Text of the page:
Individual vs. Collective Sub-Metering-Based Electricity Billing: A Cautionary (Money-Saving) Tale for Today's Customers

[Draft 1.0] A recent consumer complaint involving a University student and Wyse Meter Solutions serves as a cautionary tale and important reminder that energy consumers in Ontario should always double, and in some cases, triple check their monthly electricity bill. If (e.g.) sharing an apartment unit with roommates, making sure all roommates understand the energy billing structure and method of payment, and overall maintaining an open line of communication with one another at all times can prevent overpayment on energy bills. While relevant regulations do not speak directly to this point, people like College and University students sharing an apartment should never be receiving separate electricity bills for the same meter.  That was precisely basis underlying a recent consumer complaint against Wyse Meter Solutions.  

The Ontario Energy Board confirmed that this would be outside of "normal" practice. For its part, Wyse affirmed that "under no circumstances are any individual residents billed for the same consumption as another resident".  Wyse also stated that the company is in full compliance with all of the requirements under the OEB's Unit Sub-Metering Code, and that its billing practices also comply with all federal and provincial regulations. 

The alleged billing practice by Wyse Meter Solutions is said to have commenced last September, when Wyse started signing up residents for individual billing after taking control of the utilities for a building with approximately 1,100 students-residents. Instead of dividing the total cost of utilities by the number of roommates in each apartment, as Wyse Meter Solutions says it bills its customers, billing would instead be sent to all roommates living in the same apartment, leading to a duplication in electricity costs for that same apartment unit. In this particular case, an audit of the bills for four roommates showed that each person in the apartment was charged $18.59 based on the reading of a single energy meter, leading to a charge that exceeded 3.7 times what the cost should have been. Properly billed, the amount should have been $20.21 for all four roommates, i.e. $5.05 per student.

In Ontario, laws and regulations are such that sub-metering companies like Wise allow landlords to "suite level units" to effectively shift and divide utility costs onto individual units within an apartment complex rather than having to pay a single large energy bill for the entire apartment complex.  The Ontario Energy Board, however, stressed that normal industry practice is to have a single energy account per electricity meter.  While the Ontario Energy Board does not have any specific regulations that would allow sub-metering companies, like Wyse, to send multiple accounts for one single meter, there are no regulations that expressly prohibit this practice.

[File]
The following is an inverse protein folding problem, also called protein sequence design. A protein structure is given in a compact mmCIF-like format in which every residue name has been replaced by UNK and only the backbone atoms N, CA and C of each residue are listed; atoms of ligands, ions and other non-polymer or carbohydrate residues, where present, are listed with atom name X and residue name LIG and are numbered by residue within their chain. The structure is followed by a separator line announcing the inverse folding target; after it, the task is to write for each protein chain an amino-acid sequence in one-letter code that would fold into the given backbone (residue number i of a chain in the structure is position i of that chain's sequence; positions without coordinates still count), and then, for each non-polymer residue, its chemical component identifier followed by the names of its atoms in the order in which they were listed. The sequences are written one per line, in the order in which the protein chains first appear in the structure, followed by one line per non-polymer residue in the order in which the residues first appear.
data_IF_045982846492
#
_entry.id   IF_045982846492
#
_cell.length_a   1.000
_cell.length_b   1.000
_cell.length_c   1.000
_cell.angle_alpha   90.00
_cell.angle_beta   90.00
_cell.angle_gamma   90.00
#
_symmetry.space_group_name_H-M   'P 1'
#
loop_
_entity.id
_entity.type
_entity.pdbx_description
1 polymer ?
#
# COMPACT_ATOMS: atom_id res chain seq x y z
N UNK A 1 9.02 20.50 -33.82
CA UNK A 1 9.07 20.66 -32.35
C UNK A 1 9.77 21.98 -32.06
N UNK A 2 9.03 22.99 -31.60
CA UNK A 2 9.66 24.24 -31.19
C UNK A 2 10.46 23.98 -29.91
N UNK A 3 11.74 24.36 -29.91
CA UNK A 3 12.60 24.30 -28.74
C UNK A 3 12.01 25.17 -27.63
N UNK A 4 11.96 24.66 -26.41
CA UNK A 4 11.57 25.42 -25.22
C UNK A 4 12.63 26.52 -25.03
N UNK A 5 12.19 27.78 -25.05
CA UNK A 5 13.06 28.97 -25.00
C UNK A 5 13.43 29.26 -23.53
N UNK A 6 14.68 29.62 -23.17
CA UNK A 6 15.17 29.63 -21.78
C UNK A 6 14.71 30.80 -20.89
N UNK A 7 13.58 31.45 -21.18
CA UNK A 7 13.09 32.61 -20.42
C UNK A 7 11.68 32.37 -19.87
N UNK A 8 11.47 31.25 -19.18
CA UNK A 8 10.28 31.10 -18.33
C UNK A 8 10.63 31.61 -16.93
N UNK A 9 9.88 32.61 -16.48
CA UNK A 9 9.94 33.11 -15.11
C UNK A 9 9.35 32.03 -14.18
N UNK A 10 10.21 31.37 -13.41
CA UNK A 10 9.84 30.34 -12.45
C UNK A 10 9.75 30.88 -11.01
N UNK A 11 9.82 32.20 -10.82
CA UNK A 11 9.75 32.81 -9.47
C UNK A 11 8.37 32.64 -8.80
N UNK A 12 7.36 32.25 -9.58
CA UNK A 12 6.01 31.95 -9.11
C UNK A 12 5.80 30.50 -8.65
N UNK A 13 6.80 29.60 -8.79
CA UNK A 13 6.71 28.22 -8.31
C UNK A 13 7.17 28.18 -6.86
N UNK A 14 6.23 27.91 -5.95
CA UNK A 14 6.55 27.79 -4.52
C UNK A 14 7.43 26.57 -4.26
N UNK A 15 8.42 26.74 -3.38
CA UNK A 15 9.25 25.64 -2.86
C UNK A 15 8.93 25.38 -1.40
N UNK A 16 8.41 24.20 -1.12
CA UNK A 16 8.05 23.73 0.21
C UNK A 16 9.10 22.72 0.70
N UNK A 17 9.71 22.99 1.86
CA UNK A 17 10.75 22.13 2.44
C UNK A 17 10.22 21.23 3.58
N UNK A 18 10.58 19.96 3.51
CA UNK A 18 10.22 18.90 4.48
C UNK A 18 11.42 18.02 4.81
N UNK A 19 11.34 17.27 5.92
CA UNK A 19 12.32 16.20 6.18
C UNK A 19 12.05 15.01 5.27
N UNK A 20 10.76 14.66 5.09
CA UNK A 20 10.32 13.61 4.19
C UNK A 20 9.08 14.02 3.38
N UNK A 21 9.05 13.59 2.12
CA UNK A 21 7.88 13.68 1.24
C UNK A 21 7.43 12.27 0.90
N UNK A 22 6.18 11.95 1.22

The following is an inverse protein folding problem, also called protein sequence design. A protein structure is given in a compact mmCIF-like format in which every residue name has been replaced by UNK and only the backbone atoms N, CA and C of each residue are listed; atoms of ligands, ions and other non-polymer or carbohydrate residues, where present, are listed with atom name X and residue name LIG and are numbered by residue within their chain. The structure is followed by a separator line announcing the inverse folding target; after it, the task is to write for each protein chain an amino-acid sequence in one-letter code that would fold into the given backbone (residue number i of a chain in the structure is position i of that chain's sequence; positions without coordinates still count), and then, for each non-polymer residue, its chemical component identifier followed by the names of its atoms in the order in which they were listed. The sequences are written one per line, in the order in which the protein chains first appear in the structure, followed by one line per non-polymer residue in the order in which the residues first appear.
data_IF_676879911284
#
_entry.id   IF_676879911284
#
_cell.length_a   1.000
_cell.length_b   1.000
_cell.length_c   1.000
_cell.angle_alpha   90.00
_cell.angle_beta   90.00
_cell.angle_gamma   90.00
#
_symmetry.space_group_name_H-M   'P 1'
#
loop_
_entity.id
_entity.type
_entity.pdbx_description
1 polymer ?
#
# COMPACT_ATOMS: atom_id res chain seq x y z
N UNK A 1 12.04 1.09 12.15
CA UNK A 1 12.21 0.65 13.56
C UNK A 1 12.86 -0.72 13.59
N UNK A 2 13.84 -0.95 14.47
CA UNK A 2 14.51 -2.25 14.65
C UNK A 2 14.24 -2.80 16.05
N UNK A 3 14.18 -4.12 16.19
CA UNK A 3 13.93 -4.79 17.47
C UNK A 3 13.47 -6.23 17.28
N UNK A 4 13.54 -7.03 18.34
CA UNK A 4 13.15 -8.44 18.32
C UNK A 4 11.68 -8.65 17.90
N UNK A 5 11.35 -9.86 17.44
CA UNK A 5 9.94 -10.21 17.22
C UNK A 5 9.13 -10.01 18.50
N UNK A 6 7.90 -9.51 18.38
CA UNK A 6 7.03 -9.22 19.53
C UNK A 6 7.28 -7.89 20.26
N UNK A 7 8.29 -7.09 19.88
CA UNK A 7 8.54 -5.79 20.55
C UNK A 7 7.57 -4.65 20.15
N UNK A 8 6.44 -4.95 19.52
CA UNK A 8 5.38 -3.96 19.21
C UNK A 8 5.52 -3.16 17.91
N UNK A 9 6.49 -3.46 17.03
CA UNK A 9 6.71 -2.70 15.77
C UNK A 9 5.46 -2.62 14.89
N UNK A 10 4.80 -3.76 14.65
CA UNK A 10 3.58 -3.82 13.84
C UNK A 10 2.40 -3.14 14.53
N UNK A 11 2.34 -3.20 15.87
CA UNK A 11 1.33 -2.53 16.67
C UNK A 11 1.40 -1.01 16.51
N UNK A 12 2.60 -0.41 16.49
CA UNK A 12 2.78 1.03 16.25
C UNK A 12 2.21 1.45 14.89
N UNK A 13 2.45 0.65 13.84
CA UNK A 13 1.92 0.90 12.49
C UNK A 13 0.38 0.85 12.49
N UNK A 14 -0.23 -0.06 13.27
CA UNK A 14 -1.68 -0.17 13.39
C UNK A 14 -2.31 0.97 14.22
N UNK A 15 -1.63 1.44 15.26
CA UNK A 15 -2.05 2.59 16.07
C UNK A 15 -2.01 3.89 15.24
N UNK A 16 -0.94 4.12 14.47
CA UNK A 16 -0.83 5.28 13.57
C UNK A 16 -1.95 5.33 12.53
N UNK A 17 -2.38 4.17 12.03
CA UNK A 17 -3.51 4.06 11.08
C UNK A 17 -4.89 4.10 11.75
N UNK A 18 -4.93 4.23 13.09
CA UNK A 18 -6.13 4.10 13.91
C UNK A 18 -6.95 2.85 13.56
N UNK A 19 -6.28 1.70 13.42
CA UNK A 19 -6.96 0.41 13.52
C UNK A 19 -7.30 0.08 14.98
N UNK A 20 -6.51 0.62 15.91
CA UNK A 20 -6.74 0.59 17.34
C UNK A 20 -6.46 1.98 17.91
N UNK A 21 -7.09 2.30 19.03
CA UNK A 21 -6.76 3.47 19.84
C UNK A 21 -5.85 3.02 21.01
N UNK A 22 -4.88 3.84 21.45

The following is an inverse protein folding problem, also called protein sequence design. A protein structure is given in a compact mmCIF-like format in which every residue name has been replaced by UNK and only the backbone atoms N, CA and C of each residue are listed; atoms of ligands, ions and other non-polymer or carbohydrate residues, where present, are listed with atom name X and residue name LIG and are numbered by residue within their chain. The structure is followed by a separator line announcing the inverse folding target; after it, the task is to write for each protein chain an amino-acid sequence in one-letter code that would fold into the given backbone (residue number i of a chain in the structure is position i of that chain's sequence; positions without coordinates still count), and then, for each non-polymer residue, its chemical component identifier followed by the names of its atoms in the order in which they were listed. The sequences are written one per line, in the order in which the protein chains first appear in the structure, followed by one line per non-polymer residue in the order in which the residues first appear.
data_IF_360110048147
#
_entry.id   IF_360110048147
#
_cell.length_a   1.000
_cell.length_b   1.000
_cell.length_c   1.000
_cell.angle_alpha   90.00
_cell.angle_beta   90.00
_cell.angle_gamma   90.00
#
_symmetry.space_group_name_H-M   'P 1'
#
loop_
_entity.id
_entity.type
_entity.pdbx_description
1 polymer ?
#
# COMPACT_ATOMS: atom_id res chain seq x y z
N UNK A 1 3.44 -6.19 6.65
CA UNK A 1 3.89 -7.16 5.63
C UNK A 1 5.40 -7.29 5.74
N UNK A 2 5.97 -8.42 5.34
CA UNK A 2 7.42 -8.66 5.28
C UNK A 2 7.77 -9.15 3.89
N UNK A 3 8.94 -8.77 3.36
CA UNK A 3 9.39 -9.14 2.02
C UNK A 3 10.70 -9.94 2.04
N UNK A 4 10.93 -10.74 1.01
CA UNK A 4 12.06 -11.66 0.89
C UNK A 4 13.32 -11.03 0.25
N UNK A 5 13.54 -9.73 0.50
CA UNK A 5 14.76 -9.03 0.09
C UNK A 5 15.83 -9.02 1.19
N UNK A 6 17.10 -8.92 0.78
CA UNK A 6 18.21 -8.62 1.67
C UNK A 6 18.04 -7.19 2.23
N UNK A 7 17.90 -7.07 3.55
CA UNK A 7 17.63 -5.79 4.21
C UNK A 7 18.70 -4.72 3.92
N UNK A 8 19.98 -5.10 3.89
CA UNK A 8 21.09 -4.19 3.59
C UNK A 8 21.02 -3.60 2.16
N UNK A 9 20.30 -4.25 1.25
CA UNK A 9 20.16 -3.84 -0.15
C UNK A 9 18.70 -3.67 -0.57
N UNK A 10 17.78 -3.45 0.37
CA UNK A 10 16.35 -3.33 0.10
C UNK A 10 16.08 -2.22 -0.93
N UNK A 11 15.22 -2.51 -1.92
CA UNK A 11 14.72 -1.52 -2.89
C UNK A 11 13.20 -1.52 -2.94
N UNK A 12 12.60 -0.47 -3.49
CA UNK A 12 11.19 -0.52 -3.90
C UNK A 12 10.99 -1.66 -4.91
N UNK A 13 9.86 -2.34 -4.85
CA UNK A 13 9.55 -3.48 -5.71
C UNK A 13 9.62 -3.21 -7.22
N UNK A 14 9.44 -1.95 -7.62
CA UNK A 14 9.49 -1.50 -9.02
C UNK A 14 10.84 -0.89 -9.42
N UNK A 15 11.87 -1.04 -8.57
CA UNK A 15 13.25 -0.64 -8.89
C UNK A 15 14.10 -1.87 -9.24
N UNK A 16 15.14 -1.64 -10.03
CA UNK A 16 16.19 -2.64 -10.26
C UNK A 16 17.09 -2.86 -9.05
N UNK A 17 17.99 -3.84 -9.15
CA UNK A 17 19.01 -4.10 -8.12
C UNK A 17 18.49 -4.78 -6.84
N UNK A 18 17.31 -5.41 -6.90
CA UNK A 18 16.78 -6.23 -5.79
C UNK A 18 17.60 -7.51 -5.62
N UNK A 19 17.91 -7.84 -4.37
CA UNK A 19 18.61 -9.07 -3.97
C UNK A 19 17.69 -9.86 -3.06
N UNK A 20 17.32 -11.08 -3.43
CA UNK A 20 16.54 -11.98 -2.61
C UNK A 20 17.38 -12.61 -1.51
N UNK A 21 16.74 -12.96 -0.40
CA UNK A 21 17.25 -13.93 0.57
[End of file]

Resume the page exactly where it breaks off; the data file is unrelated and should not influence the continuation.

The Ontario Energy Board is currently in the process of examining complaints where submetering companies have created multiple bills for a single meter, and that any action that needs to be taken will be taken after a careful review of these complaints. In the interim, Wyse (per co-CEO Peter Mills) has assumed full responsibility for these oversights, and has issued a public apology. Mills also stated that any duplicate charges (including administration fees, security deposits, and other amounts) would be credited, and that anyone on "individual billing" could be "switched back" to group billing, with just one administration fee per account. Other energy companies that have been questioned on the same issue expressly stated that they do not create multiple accounts for single meters. Companies like Hydro One and Enbridge did not comment on whether current laws and regulations allowed for multiple billing based on a single meter. 

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